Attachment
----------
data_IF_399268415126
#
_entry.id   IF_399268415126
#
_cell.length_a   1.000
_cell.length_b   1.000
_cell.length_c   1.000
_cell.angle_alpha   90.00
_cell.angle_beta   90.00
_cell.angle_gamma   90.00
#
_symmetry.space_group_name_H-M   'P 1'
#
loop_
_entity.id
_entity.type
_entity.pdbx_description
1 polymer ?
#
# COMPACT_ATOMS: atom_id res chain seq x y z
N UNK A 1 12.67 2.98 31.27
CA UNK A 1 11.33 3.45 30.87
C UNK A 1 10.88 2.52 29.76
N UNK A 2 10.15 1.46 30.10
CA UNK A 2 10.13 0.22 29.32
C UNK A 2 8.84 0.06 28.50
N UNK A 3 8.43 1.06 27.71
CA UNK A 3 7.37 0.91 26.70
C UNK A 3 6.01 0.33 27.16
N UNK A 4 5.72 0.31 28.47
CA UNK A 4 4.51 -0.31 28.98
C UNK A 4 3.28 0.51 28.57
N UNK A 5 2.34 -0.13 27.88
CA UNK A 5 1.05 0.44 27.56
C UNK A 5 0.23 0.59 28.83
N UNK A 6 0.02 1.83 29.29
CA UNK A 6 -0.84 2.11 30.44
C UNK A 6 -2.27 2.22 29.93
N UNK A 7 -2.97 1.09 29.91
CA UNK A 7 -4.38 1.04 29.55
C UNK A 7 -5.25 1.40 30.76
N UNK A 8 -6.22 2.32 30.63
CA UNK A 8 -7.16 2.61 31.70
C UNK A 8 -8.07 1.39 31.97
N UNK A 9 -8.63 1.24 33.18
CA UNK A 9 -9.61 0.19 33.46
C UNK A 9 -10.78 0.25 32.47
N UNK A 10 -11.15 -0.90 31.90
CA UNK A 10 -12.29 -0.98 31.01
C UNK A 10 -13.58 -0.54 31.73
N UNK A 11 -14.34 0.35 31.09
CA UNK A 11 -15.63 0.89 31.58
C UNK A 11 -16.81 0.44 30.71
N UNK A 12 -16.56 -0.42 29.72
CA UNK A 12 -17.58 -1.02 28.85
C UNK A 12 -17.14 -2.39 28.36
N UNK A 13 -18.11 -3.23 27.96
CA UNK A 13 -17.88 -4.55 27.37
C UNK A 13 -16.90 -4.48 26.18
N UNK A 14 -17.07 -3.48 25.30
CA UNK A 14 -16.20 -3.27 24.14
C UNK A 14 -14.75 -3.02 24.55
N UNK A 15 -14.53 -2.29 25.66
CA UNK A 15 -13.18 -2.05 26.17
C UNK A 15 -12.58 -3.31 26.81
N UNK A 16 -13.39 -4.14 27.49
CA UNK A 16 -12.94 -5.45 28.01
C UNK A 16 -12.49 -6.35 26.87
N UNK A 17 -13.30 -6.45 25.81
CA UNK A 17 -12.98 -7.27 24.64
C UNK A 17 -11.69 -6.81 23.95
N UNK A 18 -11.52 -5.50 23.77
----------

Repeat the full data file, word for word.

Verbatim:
data_IF_399268415126
#
_entry.id   IF_399268415126
#
_cell.length_a   1.000
_cell.length_b   1.000
_cell.length_c   1.000
_cell.angle_alpha   90.00
_cell.angle_beta   90.00
_cell.angle_gamma   90.00
#
_symmetry.space_group_name_H-M   'P 1'
#
loop_
_entity.id
_entity.type
_entity.pdbx_description
1 polymer ?
#
# COMPACT_ATOMS: atom_id res chain seq x y z
N UNK A 1 12.67 2.98 31.27
CA UNK A 1 11.33 3.45 30.87
C UNK A 1 10.88 2.52 29.76
N UNK A 2 10.15 1.46 30.10
CA UNK A 2 10.13 0.22 29.32
C UNK A 2 8.84 0.06 28.50
N UNK A 3 8.43 1.06 27.71
CA UNK A 3 7.37 0.91 26.70
C UNK A 3 6.01 0.33 27.16
N UNK A 4 5.72 0.31 28.47
CA UNK A 4 4.51 -0.31 28.98
C UNK A 4 3.28 0.51 28.57
N UNK A 5 2.34 -0.13 27.88
CA UNK A 5 1.05 0.44 27.56
C UNK A 5 0.23 0.59 28.83
N UNK A 6 0.02 1.83 29.29
CA UNK A 6 -0.84 2.11 30.44
C UNK A 6 -2.27 2.22 29.93
N UNK A 7 -2.97 1.09 29.91
CA UNK A 7 -4.38 1.04 29.55
C UNK A 7 -5.25 1.40 30.76
N UNK A 8 -6.22 2.32 30.63
CA UNK A 8 -7.16 2.61 31.70
C UNK A 8 -8.07 1.39 31.97
N UNK A 9 -8.63 1.24 33.18
CA UNK A 9 -9.61 0.19 33.46
C UNK A 9 -10.78 0.25 32.47
N UNK A 10 -11.15 -0.90 31.90
CA UNK A 10 -12.29 -0.98 31.01
C UNK A 10 -13.58 -0.54 31.73
N UNK A 11 -14.34 0.35 31.09
CA UNK A 11 -15.63 0.89 31.58
C UNK A 11 -16.81 0.44 30.71
N UNK A 12 -16.56 -0.42 29.72
CA UNK A 12 -17.58 -1.02 28.85
C UNK A 12 -17.14 -2.39 28.36
N UNK A 13 -18.11 -3.23 27.96
CA UNK A 13 -17.88 -4.55 27.37
C UNK A 13 -16.90 -4.48 26.18
N UNK A 14 -17.07 -3.48 25.30
CA UNK A 14 -16.20 -3.27 24.14
C UNK A 14 -14.75 -3.02 24.55
N UNK A 15 -14.53 -2.29 25.66
CA UNK A 15 -13.18 -2.05 26.17
C UNK A 15 -12.58 -3.31 26.81
N UNK A 16 -13.39 -4.14 27.49
CA UNK A 16 -12.94 -5.45 28.01
C UNK A 16 -12.49 -6.35 26.87
N UNK A 17 -13.30 -6.45 25.81
CA UNK A 17 -12.98 -7.27 24.64
C UNK A 17 -11.69 -6.81 23.95
N UNK A 18 -11.52 -5.50 23.77